Listed among the improper attire in the student handbook are: hats, dog collars, chains, extensive piercings, tank tops, and leggings without cover-ups at least fingertip length. The student handbook also states hair coloring must not be “extreme, distracting or disruptive (blue, pink, etc.)” But Dever said there are no longer any hair color restrictions.
Jo Ann Schempf said her daughter talked about the dress code when she came home during the first week of school.
“My daughter said, ‘They don’t make shorts that long,’” Schempf said. Her main concern, however, was about the sports uniforms and her band majorette uniform – which are clearly in violation of the rule.
However, athletic uniforms aren’t covered by the school dress code – which is only for apparel worn during the school day, according to Board of Education President Ellen Scholl.
Scholl said that while she supports the existing dress code, she has no problem with it being reviewed and modified if needed. “I’m happy with it the way it is. But we always need to look at it to see if it fits the needs of the community.”
The marching band shorts comply with the dress code, since they almost stretch to the knees. However, few students are going to wear those to school, according to Cathy Cable, whose daughter is a senior in band.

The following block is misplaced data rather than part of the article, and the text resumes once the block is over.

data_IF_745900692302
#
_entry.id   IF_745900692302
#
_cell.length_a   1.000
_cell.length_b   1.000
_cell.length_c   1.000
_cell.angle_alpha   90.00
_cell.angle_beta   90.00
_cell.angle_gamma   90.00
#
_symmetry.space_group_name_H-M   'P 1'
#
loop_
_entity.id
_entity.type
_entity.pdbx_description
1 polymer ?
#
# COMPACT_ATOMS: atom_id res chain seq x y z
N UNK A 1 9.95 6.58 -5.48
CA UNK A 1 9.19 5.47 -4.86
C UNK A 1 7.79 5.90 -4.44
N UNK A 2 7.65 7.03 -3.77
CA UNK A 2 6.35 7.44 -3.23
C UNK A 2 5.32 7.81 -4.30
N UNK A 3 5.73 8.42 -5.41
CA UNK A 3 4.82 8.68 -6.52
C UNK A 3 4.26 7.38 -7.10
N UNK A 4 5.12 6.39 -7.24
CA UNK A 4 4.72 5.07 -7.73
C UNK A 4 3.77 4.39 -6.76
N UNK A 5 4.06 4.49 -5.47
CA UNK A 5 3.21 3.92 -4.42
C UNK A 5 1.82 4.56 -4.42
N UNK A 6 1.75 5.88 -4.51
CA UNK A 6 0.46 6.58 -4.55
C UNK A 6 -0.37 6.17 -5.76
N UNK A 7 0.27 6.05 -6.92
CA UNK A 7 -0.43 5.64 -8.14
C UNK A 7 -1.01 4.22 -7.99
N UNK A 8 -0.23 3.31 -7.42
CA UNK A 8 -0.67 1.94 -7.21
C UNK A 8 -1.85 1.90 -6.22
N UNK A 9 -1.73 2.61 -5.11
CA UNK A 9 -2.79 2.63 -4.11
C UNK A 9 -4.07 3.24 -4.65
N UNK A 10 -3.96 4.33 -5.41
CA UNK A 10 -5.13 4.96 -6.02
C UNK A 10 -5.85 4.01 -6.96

“That’s the problem. Nobody wants to wear those,” she said.
The beginning of the school year may be a bit rocky for some students and their clothing choices because of inconsistent enforcement.
“Quite honestly, I think it is a problem because they didn’t enforce it for several years,” Cable said.
Beeker has also heard that the enforcement is not consistent with all students.
“I think a little more explanation would be helpful,” she said. “I think it needs tweaking.”
Yvonne Rose, whose daughter is a junior, said she is hearing the same complaints.
“It seems biased against young ladies. So the girls are really thinking it’s unfair,” she said.
Rose’s daughter goes to school each day prepared with a sweater – just in case her top is found to not comply with the dress code.
But the sweltering temperatures in the high school don’t help, some parents said.